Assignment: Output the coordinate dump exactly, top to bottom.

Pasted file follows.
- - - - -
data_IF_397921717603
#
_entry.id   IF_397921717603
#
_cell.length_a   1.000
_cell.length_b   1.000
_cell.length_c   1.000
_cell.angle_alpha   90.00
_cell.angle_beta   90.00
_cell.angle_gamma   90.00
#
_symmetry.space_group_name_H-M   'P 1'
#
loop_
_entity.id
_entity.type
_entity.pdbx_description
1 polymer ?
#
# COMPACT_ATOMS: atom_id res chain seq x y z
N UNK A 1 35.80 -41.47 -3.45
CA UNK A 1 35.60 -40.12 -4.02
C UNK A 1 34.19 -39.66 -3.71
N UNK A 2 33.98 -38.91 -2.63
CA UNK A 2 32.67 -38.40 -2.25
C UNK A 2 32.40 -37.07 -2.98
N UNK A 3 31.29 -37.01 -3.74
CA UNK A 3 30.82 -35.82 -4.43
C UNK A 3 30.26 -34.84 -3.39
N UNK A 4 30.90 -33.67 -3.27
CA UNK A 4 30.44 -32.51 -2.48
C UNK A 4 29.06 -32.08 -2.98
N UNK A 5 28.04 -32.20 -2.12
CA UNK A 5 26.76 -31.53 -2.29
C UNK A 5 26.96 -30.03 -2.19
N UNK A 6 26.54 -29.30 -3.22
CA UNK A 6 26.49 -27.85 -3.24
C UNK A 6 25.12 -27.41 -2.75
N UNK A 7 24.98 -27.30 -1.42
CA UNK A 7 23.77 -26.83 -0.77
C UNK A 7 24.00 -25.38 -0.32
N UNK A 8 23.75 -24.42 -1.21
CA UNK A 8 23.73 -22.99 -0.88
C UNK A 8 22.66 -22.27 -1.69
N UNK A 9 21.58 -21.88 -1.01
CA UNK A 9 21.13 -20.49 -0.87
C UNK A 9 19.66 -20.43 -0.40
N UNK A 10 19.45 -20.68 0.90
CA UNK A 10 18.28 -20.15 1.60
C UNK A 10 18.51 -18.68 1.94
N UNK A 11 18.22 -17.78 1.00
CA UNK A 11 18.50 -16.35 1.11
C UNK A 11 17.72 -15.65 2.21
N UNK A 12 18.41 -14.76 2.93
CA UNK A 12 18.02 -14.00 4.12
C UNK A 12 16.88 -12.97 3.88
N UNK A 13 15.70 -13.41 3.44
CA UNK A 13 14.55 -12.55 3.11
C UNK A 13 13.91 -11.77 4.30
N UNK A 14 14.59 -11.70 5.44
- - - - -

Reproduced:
data_IF_397921717603
#
_entry.id   IF_397921717603
#
_cell.length_a   1.000
_cell.length_b   1.000
_cell.length_c   1.000
_cell.angle_alpha   90.00
_cell.angle_beta   90.00
_cell.angle_gamma   90.00
#
_symmetry.space_group_name_H-M   'P 1'
#
loop_
_entity.id
_entity.type
_entity.pdbx_description
1 polymer ?
#
# COMPACT_ATOMS: atom_id res chain seq x y z
N UNK A 1 35.80 -41.47 -3.45
CA UNK A 1 35.60 -40.12 -4.02
C UNK A 1 34.19 -39.66 -3.71
N UNK A 2 33.98 -38.91 -2.63
CA UNK A 2 32.67 -38.40 -2.25
C UNK A 2 32.40 -37.07 -2.98
N UNK A 3 31.29 -37.01 -3.74
CA UNK A 3 30.82 -35.82 -4.43
C UNK A 3 30.26 -34.84 -3.39
N UNK A 4 30.90 -33.67 -3.27
CA UNK A 4 30.44 -32.51 -2.48
C UNK A 4 29.06 -32.08 -2.98
N UNK A 5 28.04 -32.20 -2.12
CA UNK A 5 26.76 -31.53 -2.29
C UNK A 5 26.96 -30.03 -2.19
N UNK A 6 26.54 -29.30 -3.22
CA UNK A 6 26.49 -27.85 -3.24
C UNK A 6 25.12 -27.41 -2.75
N UNK A 7 24.98 -27.30 -1.42
CA UNK A 7 23.77 -26.83 -0.77
C UNK A 7 24.00 -25.38 -0.32
N UNK A 8 23.75 -24.42 -1.21
CA UNK A 8 23.73 -22.99 -0.88
C UNK A 8 22.66 -22.27 -1.69
N UNK A 9 21.58 -21.88 -1.01
CA UNK A 9 21.13 -20.49 -0.87
C UNK A 9 19.66 -20.43 -0.40
N UNK A 10 19.45 -20.68 0.90
CA UNK A 10 18.28 -20.15 1.60
C UNK A 10 18.51 -18.68 1.94
N UNK A 11 18.22 -17.78 1.00
CA UNK A 11 18.50 -16.35 1.11
C UNK A 11 17.72 -15.65 2.21
N UNK A 12 18.41 -14.76 2.93
CA UNK A 12 18.02 -14.00 4.12
C UNK A 12 16.88 -12.97 3.88
N UNK A 13 15.70 -13.41 3.44
CA UNK A 13 14.55 -12.55 3.11
C UNK A 13 13.91 -11.77 4.30
N UNK A 14 14.59 -11.70 5.44